What are Civil Registrations?
Now that the introductions are over, we can begin the process of constructing our family. In the last lesson we discussed variations in building materials which were record groups seperated by locality and time period. This time we are going to become quite specific and discuss those materials that form the foundation of our research. A record group which has many names but they all mean essentially the same thing. These are the civil registrations of births, marriages, and deaths in a country. These solid pieces of evidence help hold the whole family structure together.
In America, family members may simply refer to these records as birth, marriage, or death records. The government, on the other hand, may call these records, Vital Records or Vital Statistics. The state may classify them as Health Department records. Some government entities call them Civil Records and identify them as any records kept by a civil authority (rather than a religious entity). Lesson Two in Your Great Ancestral Hunt series covered American Vital Records and Lesson Three covered Vital Record Substitutes. This lesson is going to go worldwide, as we introduce the equivalent of our American Vital Records in other countries.
In 1837 Great Britain, the government established Civil Registration, or the system of recording all births, marriages, and deaths in registers kept by the Registrar General of England and Wales. They did this to be sure that the vital records pertaining to their citizens were recorded. When it was established, numerous families were already members of nonconformist religions or did not belong to any church. Besides, there were some religions who did not record births, marriages or deaths. Therefore, records of these events which are so important to genealogists and to other individuals were not being kept on thousands of individuals.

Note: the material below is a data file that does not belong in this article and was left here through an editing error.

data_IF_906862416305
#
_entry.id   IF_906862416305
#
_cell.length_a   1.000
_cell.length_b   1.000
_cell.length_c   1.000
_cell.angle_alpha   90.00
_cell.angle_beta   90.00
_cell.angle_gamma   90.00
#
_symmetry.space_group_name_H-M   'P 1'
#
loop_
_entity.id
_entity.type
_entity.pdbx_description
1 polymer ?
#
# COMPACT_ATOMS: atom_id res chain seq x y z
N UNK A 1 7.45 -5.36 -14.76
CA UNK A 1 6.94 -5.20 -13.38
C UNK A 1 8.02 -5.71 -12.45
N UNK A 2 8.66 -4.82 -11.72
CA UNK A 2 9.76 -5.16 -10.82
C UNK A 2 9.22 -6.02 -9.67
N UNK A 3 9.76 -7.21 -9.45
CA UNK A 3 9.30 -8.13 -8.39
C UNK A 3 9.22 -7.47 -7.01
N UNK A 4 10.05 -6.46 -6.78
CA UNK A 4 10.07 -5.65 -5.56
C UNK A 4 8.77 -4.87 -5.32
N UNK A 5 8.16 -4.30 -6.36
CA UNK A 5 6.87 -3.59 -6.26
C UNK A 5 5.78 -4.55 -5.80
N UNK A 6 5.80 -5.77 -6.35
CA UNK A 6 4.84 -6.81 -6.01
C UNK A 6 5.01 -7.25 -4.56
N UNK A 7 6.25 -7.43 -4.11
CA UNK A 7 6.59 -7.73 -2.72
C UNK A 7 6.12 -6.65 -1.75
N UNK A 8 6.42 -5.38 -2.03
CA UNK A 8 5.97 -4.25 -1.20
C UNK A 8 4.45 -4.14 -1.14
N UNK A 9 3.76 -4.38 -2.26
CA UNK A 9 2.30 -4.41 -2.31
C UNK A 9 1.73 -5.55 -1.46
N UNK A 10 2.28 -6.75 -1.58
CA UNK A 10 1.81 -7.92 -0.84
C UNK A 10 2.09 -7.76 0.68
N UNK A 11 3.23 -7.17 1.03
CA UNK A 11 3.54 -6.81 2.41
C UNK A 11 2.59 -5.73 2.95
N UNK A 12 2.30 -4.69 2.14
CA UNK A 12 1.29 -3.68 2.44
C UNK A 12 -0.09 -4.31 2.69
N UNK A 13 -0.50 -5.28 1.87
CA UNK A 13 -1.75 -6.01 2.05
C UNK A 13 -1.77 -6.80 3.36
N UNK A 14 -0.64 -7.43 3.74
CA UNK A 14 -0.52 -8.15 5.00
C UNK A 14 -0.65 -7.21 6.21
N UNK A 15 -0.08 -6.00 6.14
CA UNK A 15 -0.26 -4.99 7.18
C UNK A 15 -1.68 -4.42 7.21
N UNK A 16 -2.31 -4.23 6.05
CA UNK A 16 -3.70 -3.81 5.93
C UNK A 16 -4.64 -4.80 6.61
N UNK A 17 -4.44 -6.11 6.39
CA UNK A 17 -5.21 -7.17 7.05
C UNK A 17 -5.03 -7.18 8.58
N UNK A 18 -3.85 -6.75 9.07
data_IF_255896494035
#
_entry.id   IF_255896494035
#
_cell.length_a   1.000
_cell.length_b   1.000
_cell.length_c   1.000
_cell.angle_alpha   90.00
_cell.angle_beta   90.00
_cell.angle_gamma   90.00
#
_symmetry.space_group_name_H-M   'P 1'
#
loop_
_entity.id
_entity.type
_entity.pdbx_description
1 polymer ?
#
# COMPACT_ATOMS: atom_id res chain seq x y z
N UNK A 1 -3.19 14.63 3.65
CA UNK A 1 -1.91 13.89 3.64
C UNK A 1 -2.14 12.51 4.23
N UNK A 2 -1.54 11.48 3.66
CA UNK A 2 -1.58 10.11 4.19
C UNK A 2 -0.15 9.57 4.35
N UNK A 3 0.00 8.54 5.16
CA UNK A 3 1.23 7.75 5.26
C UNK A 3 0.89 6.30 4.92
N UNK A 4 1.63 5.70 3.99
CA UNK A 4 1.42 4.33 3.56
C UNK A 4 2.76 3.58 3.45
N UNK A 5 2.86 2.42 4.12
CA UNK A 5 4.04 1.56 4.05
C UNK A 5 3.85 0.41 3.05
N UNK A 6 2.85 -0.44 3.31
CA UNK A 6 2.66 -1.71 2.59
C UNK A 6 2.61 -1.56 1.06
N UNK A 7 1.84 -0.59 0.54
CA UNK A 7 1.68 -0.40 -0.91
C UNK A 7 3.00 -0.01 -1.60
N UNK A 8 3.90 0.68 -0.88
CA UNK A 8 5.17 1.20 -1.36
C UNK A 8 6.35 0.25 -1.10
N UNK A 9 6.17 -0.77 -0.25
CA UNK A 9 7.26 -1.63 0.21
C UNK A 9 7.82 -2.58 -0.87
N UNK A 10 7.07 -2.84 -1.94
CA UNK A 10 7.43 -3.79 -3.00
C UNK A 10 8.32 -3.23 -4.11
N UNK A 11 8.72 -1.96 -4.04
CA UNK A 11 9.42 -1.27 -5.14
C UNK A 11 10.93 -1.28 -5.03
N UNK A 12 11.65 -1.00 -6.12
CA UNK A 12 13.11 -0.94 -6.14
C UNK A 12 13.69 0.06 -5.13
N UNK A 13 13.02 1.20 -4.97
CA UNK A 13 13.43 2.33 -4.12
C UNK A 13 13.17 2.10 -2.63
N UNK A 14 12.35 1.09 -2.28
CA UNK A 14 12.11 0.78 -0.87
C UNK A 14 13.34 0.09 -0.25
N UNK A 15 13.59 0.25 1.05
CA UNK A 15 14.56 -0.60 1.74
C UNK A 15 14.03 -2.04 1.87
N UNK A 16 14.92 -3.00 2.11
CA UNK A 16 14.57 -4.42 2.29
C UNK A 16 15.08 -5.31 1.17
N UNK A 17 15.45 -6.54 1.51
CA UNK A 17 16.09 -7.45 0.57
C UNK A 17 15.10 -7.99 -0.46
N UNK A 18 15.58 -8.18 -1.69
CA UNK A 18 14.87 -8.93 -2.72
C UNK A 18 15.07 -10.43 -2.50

Great Britain was one of the most powerful nations in the world. As they conquered or had influence on other nations, the system of Civil Registration was established elsewhere. Ontario, a province in Canada, and one of Britian's former colonies kept its birth, marriages and deaths by civil authorities starting in 1869. But Great Britain was not the first to keep Civil Registrations. France began a system of requiring civil registrars to keep a record of births starting in 1792.
The language of the record can also be affected by political events. When Sweden ruled Finland, the records were in Swedish. Records in Alsace Lorraine while under German rule were written in Gothic script prior to 1945. See pages 204 to 217 of George Schwitzer's, German Genealogical Research, (ISBN 0913857157).
Dates may not be what you think as well. Some countries used different calendars. For example, in France the French Republican calendar was used for twelve years, from 24 October 1793 to 31 December 1805. As this record group is studied more in depth during this course, watch for some unique calendaring activities in the various countries.
If it weren't enough to deal with these problems, we must also face the fact that in several cultures, some siblings may have the same given name--even if both or all children lived. Therefore, it is very important to learn all you can about the family you are studying, and don't try to apply the customs of one country to that of another.
Access to Vital Records
Assuming we can make it through the hurdles thus far presented, we may have another challenge as well: getting access to the records. For example, in America we often have a 75 year right-of-privacy on our records. In Ontario birth records are closed for 96 years, marriage records for 81 years, and death records for 71 years. Then it may take time to get them microfilmed, indexed, and made available to the public. Sometimes you must prove who you are and how you are related before you can obtain a document that would prove how you are related. (Confusing, yes?)